Saturday, May 21st – Judgment Day?May 19th, 2011 | By Jeremy Tate | Category: Blog Posts
If you haven’t already heard, it sounds like Saturday will be the end of the world. The Bible is actually quite clear about this. You see, God told Noah that he had seven days until the flood would begin (Gen. 7:4). We know that the ark represents safety in Christ and that for God, one day is a thousand years and a thousand years is a day (2 Peter 3:8). Then, from the genealogies in Scripture, we know that Saturday will be exactly 7000 years since the flood. Hence, it will be Judgment Day. True, the all-knowing incarnate God said that he himself said he did not know the day or the hour (Matt 24:36), but then again, he did not have the precision of modern math or the insight of dispensational theology. – This is essentially the argument I heard from a radio preacher driving home the other day.
All the hype about Saturday might provide a good opportunity to point out that the Catholic Church and Reformed theology share quite a bit of theological overlap in their understanding of eschatology, and especially the millennium referred to in Revelation 20. We both celebrate the “realized-eschatology” inaugurated in the 1st coming of Christ and we both reject millennial views that deny the clear NT teaching that believers are to share in the suffering of Christ (Phil 3:10). We also share the belief that those who preach that Saturday is Judgment Day are misinformed. We do not think this because they believe in a literal second coming of Christ, for we believe this as well. We believe they are misinformed because they have the audacity to think that they know what Christ did not! Saturday may very well be Judgment Day, just as any other day may be Judgment Day. We do not know.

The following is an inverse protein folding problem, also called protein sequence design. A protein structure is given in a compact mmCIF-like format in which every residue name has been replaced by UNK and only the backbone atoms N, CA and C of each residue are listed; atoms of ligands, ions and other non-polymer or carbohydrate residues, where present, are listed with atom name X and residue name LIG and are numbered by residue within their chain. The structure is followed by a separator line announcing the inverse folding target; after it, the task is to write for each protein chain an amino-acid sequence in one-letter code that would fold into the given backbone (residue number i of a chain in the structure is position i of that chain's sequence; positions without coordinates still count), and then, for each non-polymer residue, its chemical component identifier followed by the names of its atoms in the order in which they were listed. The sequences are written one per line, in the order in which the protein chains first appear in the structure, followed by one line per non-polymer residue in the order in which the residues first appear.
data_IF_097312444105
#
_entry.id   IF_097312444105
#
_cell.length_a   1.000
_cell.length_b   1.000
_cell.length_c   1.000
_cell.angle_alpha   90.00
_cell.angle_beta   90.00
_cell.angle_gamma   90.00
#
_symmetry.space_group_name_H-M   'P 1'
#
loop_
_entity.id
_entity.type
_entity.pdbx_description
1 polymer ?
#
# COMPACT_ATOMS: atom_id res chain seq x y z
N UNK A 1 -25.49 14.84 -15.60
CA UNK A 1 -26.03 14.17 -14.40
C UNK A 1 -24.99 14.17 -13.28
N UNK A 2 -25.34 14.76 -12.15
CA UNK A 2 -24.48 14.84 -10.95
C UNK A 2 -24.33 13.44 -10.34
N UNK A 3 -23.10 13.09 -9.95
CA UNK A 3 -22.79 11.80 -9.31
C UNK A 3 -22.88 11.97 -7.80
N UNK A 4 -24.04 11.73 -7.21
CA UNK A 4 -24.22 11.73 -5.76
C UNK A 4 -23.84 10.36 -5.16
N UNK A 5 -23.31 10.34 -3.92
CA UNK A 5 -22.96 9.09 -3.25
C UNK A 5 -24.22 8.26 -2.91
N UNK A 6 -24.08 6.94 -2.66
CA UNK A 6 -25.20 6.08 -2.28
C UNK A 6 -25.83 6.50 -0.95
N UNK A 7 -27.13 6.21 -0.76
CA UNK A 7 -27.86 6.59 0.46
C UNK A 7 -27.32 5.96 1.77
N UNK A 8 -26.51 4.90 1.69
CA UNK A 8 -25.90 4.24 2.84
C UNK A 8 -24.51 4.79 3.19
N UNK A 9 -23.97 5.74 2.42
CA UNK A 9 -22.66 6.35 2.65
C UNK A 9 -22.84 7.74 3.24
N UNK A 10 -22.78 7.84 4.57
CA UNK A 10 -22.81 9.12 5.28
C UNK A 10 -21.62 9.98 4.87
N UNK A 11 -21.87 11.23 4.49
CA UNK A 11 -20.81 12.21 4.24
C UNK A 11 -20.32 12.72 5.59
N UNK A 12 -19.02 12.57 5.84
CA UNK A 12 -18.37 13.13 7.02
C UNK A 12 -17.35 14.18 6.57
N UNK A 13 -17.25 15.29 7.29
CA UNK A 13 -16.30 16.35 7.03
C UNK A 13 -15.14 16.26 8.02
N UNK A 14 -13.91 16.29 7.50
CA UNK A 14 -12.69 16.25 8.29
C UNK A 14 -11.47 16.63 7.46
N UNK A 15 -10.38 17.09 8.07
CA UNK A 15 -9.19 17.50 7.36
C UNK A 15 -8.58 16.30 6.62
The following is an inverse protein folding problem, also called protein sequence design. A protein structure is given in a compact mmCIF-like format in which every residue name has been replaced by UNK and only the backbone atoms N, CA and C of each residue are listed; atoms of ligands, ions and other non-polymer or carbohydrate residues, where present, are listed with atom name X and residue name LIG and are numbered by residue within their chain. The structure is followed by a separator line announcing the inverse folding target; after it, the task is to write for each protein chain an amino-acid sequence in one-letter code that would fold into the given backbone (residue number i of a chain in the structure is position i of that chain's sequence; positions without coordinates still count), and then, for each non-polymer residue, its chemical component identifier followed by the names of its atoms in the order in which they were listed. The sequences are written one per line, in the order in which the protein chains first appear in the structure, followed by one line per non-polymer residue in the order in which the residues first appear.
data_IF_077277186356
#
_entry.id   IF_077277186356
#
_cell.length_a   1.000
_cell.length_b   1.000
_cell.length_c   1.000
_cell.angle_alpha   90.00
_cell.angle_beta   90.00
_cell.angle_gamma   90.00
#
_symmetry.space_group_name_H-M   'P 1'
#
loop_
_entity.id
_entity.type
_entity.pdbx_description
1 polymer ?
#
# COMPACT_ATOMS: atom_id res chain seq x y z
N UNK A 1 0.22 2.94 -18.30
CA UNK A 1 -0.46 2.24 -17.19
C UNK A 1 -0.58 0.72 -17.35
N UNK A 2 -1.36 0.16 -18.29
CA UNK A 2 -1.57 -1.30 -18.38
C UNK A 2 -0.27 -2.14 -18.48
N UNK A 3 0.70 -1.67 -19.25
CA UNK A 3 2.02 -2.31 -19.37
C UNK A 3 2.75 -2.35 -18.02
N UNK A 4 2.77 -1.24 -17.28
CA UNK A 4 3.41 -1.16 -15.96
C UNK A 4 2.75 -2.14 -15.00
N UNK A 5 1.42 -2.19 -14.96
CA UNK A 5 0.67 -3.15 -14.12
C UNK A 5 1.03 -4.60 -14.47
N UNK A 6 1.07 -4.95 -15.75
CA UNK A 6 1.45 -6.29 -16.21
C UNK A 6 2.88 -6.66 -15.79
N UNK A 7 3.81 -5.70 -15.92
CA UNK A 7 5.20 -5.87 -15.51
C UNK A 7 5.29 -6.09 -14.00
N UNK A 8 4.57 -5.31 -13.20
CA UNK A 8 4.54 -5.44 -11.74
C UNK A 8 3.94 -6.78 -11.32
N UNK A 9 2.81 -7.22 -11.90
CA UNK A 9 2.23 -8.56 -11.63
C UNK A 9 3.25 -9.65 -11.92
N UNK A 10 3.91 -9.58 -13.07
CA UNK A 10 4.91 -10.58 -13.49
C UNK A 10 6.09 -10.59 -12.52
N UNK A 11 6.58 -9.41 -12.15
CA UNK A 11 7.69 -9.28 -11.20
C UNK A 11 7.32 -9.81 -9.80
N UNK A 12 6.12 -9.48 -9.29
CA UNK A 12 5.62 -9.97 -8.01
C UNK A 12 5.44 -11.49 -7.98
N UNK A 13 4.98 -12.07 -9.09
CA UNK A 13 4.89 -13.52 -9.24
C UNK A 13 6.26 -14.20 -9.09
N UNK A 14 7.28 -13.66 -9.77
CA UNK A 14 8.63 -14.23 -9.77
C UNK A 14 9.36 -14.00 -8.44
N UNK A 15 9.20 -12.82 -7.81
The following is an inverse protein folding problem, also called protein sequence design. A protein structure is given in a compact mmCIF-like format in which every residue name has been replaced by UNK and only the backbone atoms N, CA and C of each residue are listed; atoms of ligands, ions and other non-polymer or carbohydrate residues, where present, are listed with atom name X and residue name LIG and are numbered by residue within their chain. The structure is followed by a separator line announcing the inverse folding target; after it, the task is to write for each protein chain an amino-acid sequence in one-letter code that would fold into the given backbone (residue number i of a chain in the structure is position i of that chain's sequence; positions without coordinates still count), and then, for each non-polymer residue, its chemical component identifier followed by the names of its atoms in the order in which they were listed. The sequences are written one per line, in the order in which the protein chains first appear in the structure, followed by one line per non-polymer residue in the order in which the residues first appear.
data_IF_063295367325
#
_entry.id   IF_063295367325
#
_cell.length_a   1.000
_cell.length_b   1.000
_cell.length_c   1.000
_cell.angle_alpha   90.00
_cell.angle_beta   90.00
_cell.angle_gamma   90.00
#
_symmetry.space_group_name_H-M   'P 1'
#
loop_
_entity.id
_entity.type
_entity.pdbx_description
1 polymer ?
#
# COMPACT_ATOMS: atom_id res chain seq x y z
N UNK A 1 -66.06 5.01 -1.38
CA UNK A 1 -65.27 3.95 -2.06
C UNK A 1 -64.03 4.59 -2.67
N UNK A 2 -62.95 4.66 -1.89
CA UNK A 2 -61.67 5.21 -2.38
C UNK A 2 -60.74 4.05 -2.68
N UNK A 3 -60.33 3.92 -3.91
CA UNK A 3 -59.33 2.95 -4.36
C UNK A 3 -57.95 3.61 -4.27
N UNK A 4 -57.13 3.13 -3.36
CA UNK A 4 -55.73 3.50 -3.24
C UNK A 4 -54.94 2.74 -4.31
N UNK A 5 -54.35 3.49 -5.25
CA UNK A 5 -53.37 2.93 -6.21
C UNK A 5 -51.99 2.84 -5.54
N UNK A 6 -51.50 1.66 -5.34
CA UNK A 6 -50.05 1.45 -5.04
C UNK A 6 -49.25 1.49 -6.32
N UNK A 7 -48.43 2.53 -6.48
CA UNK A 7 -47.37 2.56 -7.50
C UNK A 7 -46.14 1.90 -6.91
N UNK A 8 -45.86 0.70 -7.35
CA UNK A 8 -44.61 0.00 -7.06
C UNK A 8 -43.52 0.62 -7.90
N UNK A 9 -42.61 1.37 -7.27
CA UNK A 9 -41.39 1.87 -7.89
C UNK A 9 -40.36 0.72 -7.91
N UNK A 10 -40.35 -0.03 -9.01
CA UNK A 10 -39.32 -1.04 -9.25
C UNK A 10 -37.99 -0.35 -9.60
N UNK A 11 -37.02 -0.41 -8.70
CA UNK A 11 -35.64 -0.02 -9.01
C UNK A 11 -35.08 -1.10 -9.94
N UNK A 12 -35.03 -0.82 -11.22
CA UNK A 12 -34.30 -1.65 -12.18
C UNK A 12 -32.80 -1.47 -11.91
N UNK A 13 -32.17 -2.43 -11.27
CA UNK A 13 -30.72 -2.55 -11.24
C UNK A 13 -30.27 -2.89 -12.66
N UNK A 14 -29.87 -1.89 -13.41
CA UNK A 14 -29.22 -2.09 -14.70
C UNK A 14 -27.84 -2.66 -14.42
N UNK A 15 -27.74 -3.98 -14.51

This also provides a good opportunity to restate one of our main beliefs here at Called to Communion. We believe God established a Magisterium to authentically interpret Scripture and preserve the Apostolic faith handed down from the Apostles. When individuals reject this Magisterium and put themselves in its place as the ultimate interpreter of Scripture, disorder and confusion are bound to be the result. All the hype about Saturday should serve as a sad reminder to Protestants, that the Reformation, despite what may have been good intentions, has unleashed incredible confusion into the world.